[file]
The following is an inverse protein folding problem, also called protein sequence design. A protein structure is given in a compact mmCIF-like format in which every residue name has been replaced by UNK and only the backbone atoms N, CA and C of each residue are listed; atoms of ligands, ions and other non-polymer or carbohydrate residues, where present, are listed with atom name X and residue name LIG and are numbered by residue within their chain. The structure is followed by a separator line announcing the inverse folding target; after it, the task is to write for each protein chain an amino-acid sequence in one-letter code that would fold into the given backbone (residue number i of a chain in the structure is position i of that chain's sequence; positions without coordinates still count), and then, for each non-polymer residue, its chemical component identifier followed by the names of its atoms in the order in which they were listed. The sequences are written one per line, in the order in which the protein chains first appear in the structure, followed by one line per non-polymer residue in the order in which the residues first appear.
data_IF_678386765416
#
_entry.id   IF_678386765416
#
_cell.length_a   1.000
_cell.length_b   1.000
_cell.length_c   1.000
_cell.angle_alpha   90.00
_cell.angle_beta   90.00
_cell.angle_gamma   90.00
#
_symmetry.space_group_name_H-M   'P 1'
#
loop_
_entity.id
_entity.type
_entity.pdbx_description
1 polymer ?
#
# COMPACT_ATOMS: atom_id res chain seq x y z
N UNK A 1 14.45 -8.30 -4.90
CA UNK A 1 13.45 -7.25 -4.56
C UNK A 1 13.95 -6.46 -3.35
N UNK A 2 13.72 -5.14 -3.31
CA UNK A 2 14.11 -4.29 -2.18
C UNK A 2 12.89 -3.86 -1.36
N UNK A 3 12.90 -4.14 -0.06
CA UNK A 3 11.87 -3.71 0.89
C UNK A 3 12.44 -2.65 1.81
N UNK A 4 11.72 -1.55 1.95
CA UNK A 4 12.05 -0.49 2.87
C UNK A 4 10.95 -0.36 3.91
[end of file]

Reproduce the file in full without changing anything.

The following is an inverse protein folding problem, also called protein sequence design. A protein structure is given in a compact mmCIF-like format in which every residue name has been replaced by UNK and only the backbone atoms N, CA and C of each residue are listed; atoms of ligands, ions and other non-polymer or carbohydrate residues, where present, are listed with atom name X and residue name LIG and are numbered by residue within their chain. The structure is followed by a separator line announcing the inverse folding target; after it, the task is to write for each protein chain an amino-acid sequence in one-letter code that would fold into the given backbone (residue number i of a chain in the structure is position i of that chain's sequence; positions without coordinates still count), and then, for each non-polymer residue, its chemical component identifier followed by the names of its atoms in the order in which they were listed. The sequences are written one per line, in the order in which the protein chains first appear in the structure, followed by one line per non-polymer residue in the order in which the residues first appear.
data_IF_678386765416
#
_entry.id   IF_678386765416
#
_cell.length_a   1.000
_cell.length_b   1.000
_cell.length_c   1.000
_cell.angle_alpha   90.00
_cell.angle_beta   90.00
_cell.angle_gamma   90.00
#
_symmetry.space_group_name_H-M   'P 1'
#
loop_
_entity.id
_entity.type
_entity.pdbx_description
1 polymer ?
#
# COMPACT_ATOMS: atom_id res chain seq x y z
N UNK A 1 14.45 -8.30 -4.90
CA UNK A 1 13.45 -7.25 -4.56
C UNK A 1 13.95 -6.46 -3.35
N UNK A 2 13.72 -5.14 -3.31
CA UNK A 2 14.11 -4.29 -2.18
C UNK A 2 12.89 -3.86 -1.36
N UNK A 3 12.90 -4.14 -0.06
CA UNK A 3 11.87 -3.71 0.89
C UNK A 3 12.44 -2.65 1.81
N UNK A 4 11.72 -1.55 1.95
CA UNK A 4 12.05 -0.49 2.87
C UNK A 4 10.95 -0.36 3.91